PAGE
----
The Covid-19 coronavirus may be novel, but security experts say that the cyber and disinformation strategies capitalizing on the crisis are not.
Old cyber threat actor playbooks are proving their durability as the COVID-19 crisis drags on. Security experts say that the pandemic is proving hackers and nation states need not reinvent the wheel to take advantage of a novel crisis.
COVID-19 Attacks in Full Swing
The emergence of the COVID-19 pandemic has been accompanied by a jump in online threats and attacks of all sorts. The security firm zScaler identified more than 380,000 COVID-themed phishing email campaigns in the month of March, compared with just 1,200 in January. The company also noted more than 130,000 web domains registered using terms related to the virus since the outbreak began. Those domains might be used in phishing attacks or other online scams, according to a blog post by Deepan Desai at zScaler.
But phishing attacks and scams are only part of the problem. Adam Meyers, the Vice President of Intelligence at CrowdStrike, points to an increase in “malicious files observed,” “pandemic related… social engineering,” and info-ops campaigns run by nation-states tracked by the firm.
CrowdStrike and other firms have observed cyber criminal groups and online scammers using anxiety about the pandemic to boost malicious campaigns. Malicious actors are using fake “health update” messages and lures promising “stimulus aid/money” to carry out attacks on users. It’s becoming more likely that the crisis is spurring malicious activity. After an initial spate of attacks on hospitals and healthcare providers, however, ransomware actors seem to be largely staying away from healthcare providers, Meyers said.
2016 Disinformation Playbook Showing Its Longevity
Experts say that the problem didn’t start with COVID. Nation states like Russia and China have been engaging in operations to undermine faith in western democracies for years, most notably with Russia’s interference in the 2016 elections.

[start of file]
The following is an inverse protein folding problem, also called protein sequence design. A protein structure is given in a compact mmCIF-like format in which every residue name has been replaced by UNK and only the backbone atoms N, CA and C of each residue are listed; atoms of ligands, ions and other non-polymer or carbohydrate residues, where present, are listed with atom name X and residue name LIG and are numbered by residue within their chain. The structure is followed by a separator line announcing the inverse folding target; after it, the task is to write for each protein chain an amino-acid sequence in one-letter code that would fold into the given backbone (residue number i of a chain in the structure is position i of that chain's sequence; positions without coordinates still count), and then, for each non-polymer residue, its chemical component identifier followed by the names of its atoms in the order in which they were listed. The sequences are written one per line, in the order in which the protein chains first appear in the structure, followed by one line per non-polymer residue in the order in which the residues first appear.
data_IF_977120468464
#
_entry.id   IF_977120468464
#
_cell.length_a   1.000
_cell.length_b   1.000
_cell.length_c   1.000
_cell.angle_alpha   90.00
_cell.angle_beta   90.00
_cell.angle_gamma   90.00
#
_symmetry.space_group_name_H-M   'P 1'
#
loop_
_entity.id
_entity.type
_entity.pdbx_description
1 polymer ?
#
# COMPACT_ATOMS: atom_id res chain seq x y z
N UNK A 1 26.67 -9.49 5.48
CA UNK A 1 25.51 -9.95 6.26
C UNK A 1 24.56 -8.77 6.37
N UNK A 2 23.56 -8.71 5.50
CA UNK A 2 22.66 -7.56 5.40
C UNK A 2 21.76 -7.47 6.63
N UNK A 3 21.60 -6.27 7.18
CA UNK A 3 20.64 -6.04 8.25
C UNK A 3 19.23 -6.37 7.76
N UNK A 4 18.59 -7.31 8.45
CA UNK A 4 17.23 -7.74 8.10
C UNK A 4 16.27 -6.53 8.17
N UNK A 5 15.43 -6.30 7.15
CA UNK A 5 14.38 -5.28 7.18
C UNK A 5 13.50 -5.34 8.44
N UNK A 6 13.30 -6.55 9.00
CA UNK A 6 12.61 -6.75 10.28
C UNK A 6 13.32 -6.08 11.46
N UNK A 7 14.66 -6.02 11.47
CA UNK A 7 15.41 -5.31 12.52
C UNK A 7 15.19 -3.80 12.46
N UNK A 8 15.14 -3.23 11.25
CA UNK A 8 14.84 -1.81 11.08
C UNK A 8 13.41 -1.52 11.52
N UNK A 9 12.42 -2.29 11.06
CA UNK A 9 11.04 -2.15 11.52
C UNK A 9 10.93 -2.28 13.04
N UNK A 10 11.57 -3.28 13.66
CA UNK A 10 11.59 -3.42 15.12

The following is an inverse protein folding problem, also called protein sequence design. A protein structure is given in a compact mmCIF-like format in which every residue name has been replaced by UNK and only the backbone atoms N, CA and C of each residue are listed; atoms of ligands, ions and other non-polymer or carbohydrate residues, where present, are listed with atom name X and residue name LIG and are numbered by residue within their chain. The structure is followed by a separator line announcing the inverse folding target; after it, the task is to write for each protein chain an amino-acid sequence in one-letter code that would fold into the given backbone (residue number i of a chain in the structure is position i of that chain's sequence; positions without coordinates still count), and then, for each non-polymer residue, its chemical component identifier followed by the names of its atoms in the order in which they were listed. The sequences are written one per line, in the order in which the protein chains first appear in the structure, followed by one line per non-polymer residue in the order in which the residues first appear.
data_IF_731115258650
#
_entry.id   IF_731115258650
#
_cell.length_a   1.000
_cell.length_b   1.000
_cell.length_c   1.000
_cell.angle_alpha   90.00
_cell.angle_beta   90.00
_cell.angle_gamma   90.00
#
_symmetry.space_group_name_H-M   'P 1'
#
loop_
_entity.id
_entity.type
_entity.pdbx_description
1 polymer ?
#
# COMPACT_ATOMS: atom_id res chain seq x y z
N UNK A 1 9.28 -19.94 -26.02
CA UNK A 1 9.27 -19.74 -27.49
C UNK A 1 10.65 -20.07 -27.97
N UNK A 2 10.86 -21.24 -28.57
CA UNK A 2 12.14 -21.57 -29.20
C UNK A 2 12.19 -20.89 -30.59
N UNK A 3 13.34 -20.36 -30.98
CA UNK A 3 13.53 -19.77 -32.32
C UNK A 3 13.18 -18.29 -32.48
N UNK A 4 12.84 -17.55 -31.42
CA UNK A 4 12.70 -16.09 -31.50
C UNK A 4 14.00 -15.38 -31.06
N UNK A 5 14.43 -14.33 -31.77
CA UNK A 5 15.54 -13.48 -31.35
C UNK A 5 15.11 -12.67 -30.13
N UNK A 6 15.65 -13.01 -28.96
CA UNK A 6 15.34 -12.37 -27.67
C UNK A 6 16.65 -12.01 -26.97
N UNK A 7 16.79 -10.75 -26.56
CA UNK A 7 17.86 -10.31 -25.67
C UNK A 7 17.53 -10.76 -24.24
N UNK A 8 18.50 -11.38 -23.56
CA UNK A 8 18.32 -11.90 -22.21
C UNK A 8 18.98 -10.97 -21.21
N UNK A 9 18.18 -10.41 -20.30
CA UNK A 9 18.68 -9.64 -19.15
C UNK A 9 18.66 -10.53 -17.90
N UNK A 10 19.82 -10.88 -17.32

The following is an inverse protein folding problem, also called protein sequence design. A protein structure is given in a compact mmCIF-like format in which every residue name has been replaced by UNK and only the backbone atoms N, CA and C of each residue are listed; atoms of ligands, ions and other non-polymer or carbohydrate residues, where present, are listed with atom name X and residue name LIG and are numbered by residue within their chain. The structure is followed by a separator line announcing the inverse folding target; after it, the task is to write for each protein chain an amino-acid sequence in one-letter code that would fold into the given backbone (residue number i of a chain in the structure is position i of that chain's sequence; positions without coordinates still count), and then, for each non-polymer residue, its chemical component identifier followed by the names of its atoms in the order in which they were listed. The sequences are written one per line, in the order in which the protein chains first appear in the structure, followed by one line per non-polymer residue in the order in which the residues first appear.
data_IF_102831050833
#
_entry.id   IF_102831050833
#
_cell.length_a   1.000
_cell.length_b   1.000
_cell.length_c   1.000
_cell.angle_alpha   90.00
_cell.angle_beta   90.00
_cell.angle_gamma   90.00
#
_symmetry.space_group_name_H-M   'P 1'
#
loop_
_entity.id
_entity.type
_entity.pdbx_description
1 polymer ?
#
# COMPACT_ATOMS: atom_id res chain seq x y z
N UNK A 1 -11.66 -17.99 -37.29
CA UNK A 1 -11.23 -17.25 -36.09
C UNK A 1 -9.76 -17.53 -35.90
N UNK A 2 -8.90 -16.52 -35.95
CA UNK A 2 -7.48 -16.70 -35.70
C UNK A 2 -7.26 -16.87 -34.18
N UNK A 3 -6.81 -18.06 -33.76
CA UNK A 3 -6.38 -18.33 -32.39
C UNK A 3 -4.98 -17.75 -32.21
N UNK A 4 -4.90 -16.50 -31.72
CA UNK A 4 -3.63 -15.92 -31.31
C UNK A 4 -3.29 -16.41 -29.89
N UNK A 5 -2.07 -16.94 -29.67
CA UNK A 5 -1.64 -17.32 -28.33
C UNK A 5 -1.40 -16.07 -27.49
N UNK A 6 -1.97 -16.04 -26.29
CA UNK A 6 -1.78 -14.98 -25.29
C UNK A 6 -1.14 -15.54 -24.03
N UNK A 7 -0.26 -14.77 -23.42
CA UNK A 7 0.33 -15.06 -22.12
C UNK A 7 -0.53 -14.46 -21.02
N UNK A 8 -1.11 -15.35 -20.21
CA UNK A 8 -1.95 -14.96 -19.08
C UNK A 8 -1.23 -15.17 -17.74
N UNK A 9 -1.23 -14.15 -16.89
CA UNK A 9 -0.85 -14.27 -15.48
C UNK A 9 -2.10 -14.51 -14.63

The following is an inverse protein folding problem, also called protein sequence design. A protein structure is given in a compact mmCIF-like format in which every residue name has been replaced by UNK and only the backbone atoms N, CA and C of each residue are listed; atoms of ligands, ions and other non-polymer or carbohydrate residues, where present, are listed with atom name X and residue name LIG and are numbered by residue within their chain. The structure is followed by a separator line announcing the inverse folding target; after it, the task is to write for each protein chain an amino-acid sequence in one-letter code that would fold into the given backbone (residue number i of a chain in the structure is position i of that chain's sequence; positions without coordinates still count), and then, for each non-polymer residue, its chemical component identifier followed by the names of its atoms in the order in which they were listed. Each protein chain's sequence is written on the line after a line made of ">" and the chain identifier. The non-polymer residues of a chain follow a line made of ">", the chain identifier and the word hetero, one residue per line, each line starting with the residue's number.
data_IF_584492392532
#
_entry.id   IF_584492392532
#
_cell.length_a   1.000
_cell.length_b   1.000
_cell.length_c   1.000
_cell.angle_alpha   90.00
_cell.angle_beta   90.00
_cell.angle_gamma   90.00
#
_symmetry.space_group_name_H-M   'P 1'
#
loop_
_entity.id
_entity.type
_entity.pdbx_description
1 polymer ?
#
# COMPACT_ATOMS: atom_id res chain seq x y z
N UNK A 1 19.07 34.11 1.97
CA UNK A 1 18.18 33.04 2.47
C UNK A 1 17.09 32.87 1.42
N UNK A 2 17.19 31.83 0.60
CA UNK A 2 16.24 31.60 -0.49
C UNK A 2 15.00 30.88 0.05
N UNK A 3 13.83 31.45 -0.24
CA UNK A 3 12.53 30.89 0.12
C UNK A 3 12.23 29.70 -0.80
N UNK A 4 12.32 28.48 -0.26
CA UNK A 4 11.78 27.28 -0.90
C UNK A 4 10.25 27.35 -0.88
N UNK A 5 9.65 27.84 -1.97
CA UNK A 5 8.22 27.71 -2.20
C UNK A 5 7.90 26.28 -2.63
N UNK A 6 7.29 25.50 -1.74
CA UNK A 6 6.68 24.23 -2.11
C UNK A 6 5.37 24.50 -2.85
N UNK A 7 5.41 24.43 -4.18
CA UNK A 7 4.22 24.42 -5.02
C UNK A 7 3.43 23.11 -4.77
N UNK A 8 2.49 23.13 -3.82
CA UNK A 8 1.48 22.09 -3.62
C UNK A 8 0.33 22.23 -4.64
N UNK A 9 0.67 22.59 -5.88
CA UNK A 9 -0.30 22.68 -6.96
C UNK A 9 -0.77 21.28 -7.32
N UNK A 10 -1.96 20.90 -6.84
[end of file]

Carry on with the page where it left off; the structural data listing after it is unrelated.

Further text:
Absent overhauls by social media platforms to get ahead of misinformation or policymakers forcing them to set rigorous standards, disinformation campaigns will continue business as usual to capitalize on crises as they arise.
Laura Galante, CEO and founder of Galante Strategies, noted that the gold standard of disinformation is “cyber to kinetic” impacts, in which purely digital campaigns produce physical consequences.
As an example, Galante cites recent protests in Novi Sanzhary, Ukraine. Fake news spread, likely by the Kremlin, led individuals to riot in the streets, protesting their government based on false information surrounding the virus.
And Russia isn’t alone; other world powers are jumping at the opportunity to advance their interests. China is reportedly racing to distance itself from responsibility for the spread of the virus. Most notably, tweets from Chinese officials are spreading theories that the US engineered the virus to create profits selling medicine and supplies to the rest of the world. While seemingly absurd, a Pew poll released in mid-march showed roughly a third of Americans surveyed believed Covid-19 was created in a laboratory.
Prescriptions for Curing Info-Ops
Social media platforms like Facebook and Twitter continue to test solutions to minimize bots and trolls and combat disinformation. Facebook, for example, recently removed pages for rallies in Nebraska, New Jersey and California urging residents to defy government orders to stay at home. Still, their policies to snuff out disinformation remain largely reactive. Scott Shackelford, Professor at the Kelley School of Business, argues that often by the time these giants curb disinformation by removing harmful content retroactively, the damage is already done.
The disinformation problem isn’t new and is many years in the making. As others have noted, the shift from print to visual story telling and the rise of the Internet as a source of information have accelerated the spread of disinformation, destabilized traditional notions of “truth” and displaced traditional gatekeepers like local newspapers, radio- and television stations.
The problem, in 2020, has no easy answers. What remains clear is that mainstay forms of influence by nation-states refuse to go away on their own. Without a paradigm shift to give platforms a fighting chance against Russia and China, their responses will remain inadequate. As the human cost of disinformation rises dramatically in the advent of the coronavirus crisis, not to mention a consequential election on the horizon, the stakes to reel in these campaigns could not be higher.